For “Destiny Hope”…
‘When the waves are flooding the shore and you can’t find your way home anymore… That’s when you’ll, you’ll look at Him.’ The Dream is real Destiny!
Keep on moving
Keep the faith…
Keep your Faith!
I posted the above comment to the FOCUS on the FAMILY article [see below] in response to “Finding Home” for Miley Cyrus [aka. Destiny Hope]… having been so moved to leave the 99,000 for the 1.
There were loads of comments, commentary, and prayers for the parents and family… The Lord highlighted Miley’s hope to me…
FOCUS on the FAMILY
Jim Daly… “Finding Home”
Posted by Jim_Daly on Feb 16, 2011 3:02:42 PM
Even if you don’t follow pop culture, you’ve inevitably read or heard of the teen actress Miley Cyrus. Playing the wholesome character “Hannah Montana” on her popular Disney television show of the same name several years ago, Miss Cyrus was catapulted into entertainment’s stratosphere. She quickly became a marketer’s dream and was earning millions of dollars in TV, music and feature films. In the midst of her rapid ascent, though, she also found herself wrapped up in controversy, from being caught posing for provocative photographs to smoking a bong and taking hallucinogenic drugs.
Just another child actress given too much too soon?
Miss Cyrus, now 18, is the daughter of country singer Billy Ray Cyrus, perhaps best known for his hit, “Achy Breaky Heart.”
Ironically, and sadly, that’s exactly what Billy Ray is suffering from these days. He told GQ Magazine that he now wishes his daughter never went to Hollywood and found fame and fortune.
“The [expletive] show destroyed my family,” he told the reporter. “I’d take it back in a second. For my family to be here and just everybody be okay, safe and sound and happy and normal would have been fantastic. Heck, yeah. I’d erase it all in a second if I could.”
Billy Ray and his wife, Miley’s mother, Tish, filed for divorce this past fall.
As you would expect, back in 1992 when Miley was born, neither Tish nor Billy Ray thought things would take such a sad turn. In fact, when their daughter was born they named her “Destiny Hope” because they were so confident in the brightness of her future. Those early years were, indeed, happy. As a little baby they nicknamed her “Smiley” – later shorted to Miley – because she always had such a wide and carefree grin.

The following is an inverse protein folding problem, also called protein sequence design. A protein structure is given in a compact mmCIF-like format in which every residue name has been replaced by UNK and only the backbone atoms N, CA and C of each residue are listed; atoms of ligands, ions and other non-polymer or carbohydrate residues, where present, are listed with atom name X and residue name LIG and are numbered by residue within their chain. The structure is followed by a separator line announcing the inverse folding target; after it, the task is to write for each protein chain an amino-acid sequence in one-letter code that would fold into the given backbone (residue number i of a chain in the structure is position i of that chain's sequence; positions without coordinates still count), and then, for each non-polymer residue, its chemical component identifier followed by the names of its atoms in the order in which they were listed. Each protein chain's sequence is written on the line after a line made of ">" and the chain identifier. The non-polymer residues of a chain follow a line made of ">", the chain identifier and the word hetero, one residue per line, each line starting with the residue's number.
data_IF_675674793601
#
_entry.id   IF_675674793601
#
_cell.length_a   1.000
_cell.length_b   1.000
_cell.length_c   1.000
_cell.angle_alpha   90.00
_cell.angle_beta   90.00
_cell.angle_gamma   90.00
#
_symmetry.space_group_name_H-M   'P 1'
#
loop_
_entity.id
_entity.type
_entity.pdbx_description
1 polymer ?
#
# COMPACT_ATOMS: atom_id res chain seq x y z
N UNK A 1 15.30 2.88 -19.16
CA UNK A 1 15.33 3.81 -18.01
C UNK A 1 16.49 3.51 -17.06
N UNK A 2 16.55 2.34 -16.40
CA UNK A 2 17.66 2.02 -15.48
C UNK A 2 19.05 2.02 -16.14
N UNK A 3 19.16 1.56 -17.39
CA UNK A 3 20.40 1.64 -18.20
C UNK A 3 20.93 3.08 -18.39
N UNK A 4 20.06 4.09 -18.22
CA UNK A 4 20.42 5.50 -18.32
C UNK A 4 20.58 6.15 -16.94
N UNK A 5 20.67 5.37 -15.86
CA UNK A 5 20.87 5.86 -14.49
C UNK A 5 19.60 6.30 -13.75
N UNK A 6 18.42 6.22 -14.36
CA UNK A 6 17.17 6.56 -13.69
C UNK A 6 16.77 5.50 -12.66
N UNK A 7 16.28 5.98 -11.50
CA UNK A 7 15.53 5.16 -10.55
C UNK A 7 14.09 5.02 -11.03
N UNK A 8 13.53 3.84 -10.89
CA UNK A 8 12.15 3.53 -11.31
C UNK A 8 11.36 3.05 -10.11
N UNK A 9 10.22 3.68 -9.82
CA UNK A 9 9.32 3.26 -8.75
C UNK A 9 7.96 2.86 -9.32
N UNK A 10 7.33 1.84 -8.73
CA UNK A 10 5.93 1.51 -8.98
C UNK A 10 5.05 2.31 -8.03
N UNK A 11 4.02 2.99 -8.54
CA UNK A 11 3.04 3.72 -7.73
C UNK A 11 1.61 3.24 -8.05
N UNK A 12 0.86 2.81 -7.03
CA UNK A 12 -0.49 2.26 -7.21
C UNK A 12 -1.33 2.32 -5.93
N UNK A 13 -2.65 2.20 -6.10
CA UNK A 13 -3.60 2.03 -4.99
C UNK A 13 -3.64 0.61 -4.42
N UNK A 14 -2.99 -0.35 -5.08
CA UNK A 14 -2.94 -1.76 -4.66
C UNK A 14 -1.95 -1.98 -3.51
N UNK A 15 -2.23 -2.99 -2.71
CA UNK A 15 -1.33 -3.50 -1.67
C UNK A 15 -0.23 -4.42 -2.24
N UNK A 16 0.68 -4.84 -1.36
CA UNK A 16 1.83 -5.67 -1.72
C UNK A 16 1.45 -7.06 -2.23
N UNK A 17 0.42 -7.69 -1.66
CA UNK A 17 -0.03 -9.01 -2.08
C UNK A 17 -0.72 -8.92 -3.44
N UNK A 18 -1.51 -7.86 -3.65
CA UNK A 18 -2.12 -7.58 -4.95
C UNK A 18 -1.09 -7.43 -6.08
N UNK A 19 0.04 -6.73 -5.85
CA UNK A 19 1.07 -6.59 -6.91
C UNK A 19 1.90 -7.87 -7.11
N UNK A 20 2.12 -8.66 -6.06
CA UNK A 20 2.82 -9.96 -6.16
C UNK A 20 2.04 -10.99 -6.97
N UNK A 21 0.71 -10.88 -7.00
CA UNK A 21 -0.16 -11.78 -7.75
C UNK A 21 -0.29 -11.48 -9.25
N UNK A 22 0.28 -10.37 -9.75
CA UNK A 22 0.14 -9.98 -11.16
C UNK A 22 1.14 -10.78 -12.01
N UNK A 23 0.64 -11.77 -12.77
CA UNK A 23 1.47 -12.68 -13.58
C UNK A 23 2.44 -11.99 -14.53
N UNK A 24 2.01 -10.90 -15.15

But those days are long gone, and her father is not only grieving their passage but regretting his actions (or lack thereof) as a father. Again, from the GQ interview:
“How many interviews did I give and say, ‘You know what’s important between me and Miley is I try to be a friend to my kids’? I said it a lot. And sometimes I would even read other parents might say, ‘You don’t need to be a friend, you need to be a parent.’ Well, I’m the first guy to say to them right now: You were right. I should have been a better parent. I should have said, ‘Enough is enough–it’s getting dangerous and somebody’s going to get hurt.’ I should have, but I didn’t. Honestly, I didn’t know the ball was out of bounds until it was way up in the stands somewhere.”
Very few parents are faced with the challenge of parenting a teen idol, a tough assignment to be sure. But what about the rest of us? Although we might not be trying to navigate stardom, we do have to navigate and manage human nature. Mark my words. Our kids will inevitably push the envelope and test the waters. It’s normal and natural to do so. Subconsciously many of us are wondering just how far we’ll allow them to go. Despite what they might say or how they might act, they want leadership.
Now a reality check. We all like to be liked. If it’s human nature for a kid to push, it’s human nature for a mom or dad to want to be favorably viewed by our kids. But here is the big question: Do we want to be their best pal – or their parent who often has to hold firm and say “no” when they desperately want us to say “yes”?
Here is your charge. Here is your challenge. Your kids have plenty of friends, maybe too many. But only two people in the world can really be their parents. Step up. Be parents today and the friendship with your children – a real friendship – will grow into adulthood and likely last throughout your lives.
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